“Our company is in Massachusetts because of the high-quality workforce.”
It’s a phrase we hear often from AIM member employers. Just as frequently, however, we hear:
“The unemployment rate may be high, but we can’t fill our open positions.”
“Job applicants don’t have the skills we’re looking for.”
“Young people just out of school aren’t ready for the world of work.”
Massachusetts employers, competing in a global knowledge-based economy, have a huge stake in the capabilities of the high school and college graduates they hire. It’s no accident that the strongest and most consistent impetus for education reform, nationally and at the state level, has come from the business community. The standards-based public school reform undertaken in Massachusetts and other states has produced improved scores on high school tests such as MCAS. But these results show little correlation with students’ subsequent success in postsecondary education and employment.
So how do we measure the ability of schools to prepare students for college or the workplace? The task is challenging, in part because employers disagree on what “career ready” actually means. In making a hire, “career ready” (possessing content and learning skills for long-term success) is often less critical than “work ready” (prepared for reliability, responsibility and cooperation in the day-to-day workplace), or than “job trained” (with the specific skills required for the position to be filled). Meanwhile, many a young graduate ready for a career is finding that an excellent liberal arts education may not be enough to get that first job in this economy.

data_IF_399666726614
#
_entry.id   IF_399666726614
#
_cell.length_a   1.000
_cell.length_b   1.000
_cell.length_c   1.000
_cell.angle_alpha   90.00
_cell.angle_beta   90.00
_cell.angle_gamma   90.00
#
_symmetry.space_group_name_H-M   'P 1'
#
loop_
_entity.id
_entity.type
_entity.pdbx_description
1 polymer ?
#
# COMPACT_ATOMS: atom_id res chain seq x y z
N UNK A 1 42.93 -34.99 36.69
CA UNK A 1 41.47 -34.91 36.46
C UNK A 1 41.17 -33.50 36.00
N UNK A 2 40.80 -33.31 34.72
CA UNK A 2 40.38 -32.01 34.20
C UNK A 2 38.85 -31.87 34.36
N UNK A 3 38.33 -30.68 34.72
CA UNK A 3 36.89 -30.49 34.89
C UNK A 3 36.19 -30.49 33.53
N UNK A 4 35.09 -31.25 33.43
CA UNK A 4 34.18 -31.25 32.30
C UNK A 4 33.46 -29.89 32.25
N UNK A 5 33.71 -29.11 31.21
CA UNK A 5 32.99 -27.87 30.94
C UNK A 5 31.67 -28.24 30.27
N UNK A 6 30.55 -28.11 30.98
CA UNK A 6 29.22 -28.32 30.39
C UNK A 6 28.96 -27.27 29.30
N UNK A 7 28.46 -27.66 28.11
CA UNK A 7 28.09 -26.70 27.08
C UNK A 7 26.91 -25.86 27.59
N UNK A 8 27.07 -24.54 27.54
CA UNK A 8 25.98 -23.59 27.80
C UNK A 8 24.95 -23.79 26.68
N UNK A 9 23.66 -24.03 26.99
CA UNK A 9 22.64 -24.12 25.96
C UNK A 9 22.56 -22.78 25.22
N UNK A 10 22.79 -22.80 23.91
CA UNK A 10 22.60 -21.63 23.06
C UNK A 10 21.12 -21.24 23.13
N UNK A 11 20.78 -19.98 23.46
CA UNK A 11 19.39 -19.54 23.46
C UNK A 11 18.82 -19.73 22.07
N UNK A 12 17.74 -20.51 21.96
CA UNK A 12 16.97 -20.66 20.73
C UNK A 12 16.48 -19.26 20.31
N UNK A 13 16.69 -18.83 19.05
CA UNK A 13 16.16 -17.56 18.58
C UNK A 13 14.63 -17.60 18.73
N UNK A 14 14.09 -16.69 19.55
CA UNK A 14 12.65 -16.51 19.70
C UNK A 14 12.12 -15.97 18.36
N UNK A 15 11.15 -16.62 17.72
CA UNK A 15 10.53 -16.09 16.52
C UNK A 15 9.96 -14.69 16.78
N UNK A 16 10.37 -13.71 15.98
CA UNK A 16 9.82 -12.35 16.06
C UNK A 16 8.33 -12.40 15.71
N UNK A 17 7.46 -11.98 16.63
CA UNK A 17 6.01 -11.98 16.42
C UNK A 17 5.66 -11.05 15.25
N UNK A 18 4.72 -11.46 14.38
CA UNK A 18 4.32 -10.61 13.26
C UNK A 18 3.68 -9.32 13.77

AIM will tackle these issues at the 2012 Annual Meeting & Luncheon on May 11 with a panel discussion on “College and Career Readiness Efforts in Massachusetts Public Schools” featuring representatives of the elementary and secondary schools, colleges and universities, and employers, in conversation with Annual Meeting attendees.
Representing the schools is Maura O. Banta of IBM, who chairs the Massachusetts Board of Elementary and Secondary Education. From higher education we have Aundrea E. Kelley, Deputy Commissioner of the Massachusetts Department of Higher Education. Angelo F. Sabatalo, Corporate Director, Organizational Development & Training, Nypro Inc. represents the employer perspective. The panel’s moderator is Linda M. Noonan, Executive Director of the Massachusetts Business Alliance for Education (MBAE), which has published several reports on workforce readiness.
The objective will be to address key questions: Is our education system strong enough to drive the Massachusetts economy for another century? Can we give young people the reading, math and other skills they need to work in advanced manufacturing, biotech and finance? How do we close achievement gaps to enable everyone to participate in and contribute to a modern economy?